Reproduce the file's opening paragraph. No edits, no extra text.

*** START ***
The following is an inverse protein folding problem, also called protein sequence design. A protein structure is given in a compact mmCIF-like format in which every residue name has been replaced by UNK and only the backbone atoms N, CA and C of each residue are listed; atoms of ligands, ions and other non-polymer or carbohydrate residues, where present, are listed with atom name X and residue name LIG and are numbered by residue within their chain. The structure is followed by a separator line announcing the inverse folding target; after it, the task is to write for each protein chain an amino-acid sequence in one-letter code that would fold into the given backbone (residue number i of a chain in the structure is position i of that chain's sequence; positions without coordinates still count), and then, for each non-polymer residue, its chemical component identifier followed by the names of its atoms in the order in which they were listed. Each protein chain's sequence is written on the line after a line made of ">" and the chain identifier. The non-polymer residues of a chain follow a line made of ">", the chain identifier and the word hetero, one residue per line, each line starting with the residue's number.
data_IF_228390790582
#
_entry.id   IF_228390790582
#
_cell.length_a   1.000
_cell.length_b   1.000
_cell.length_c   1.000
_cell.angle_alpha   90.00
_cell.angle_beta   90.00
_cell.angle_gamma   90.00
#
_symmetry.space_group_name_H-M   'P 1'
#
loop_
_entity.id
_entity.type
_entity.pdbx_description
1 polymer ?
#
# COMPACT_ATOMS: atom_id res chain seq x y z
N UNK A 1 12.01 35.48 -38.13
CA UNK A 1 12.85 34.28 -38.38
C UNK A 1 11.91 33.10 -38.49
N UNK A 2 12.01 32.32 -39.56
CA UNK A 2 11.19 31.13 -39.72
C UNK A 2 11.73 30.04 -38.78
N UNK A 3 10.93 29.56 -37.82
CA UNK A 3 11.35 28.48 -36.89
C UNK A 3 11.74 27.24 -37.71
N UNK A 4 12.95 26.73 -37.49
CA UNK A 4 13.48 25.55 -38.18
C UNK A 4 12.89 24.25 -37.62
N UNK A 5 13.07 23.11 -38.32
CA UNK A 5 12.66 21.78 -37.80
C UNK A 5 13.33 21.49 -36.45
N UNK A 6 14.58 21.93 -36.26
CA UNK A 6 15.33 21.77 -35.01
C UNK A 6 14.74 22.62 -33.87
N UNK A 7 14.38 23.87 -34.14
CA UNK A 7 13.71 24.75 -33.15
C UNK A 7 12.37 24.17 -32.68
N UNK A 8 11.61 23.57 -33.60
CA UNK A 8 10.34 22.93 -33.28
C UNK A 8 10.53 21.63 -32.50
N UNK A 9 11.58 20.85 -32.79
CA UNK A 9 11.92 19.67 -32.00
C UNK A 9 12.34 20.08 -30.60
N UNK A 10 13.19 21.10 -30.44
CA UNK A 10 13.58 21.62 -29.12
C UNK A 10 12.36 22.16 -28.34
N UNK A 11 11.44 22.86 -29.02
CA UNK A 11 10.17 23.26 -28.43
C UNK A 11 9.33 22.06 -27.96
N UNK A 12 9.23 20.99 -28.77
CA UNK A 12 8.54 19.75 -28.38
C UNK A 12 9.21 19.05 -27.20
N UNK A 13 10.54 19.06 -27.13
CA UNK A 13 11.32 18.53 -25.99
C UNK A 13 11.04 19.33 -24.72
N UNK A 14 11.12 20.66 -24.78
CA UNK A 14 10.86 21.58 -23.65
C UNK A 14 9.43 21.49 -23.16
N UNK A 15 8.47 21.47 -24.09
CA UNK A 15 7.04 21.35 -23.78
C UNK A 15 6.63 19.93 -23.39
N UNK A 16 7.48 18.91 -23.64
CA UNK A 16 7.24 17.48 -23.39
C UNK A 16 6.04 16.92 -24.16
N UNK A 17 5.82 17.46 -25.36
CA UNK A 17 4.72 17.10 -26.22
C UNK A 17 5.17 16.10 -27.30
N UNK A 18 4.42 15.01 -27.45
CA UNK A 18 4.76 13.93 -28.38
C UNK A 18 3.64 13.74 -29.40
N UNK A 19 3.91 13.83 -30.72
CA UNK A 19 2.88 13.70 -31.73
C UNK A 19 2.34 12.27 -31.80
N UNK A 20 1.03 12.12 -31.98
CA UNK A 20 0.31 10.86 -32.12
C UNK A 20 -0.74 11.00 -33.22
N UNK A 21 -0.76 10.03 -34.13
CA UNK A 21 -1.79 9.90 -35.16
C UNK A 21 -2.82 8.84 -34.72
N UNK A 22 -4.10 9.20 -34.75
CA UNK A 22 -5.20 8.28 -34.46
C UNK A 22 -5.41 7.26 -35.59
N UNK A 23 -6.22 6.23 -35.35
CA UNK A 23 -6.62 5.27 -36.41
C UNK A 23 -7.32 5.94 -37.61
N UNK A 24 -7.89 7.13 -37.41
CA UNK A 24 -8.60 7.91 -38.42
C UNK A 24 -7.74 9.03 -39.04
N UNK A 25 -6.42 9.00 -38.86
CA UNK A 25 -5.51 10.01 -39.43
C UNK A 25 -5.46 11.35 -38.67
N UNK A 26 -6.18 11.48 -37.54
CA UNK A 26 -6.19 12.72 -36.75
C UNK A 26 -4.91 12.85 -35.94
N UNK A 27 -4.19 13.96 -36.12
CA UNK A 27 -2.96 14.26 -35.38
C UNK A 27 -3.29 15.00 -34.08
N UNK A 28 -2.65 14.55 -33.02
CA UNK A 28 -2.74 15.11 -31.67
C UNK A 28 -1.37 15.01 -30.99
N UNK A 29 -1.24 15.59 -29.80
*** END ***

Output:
The following is an inverse protein folding problem, also called protein sequence design. A protein structure is given in a compact mmCIF-like format in which every residue name has been replaced by UNK and only the backbone atoms N, CA and C of each residue are listed; atoms of ligands, ions and other non-polymer or carbohydrate residues, where present, are listed with atom name X and residue name LIG and are numbered by residue within their chain. The structure is followed by a separator line announcing the inverse folding target; after it, the task is to write for each protein chain an amino-acid sequence in one-letter code that would fold into the given backbone (residue number i of a chain in the structure is position i of that chain's sequence; positions without coordinates still count), and then, for each non-polymer residue, its chemical component identifier followed by the names of its atoms in the order in which they were listed. Each protein chain's sequence is written on the line after a line made of ">" and the chain identifier. The non-polymer residues of a chain follow a line made of ">", the chain identifier and the word hetero, one residue per line, each line starting with the residue's number.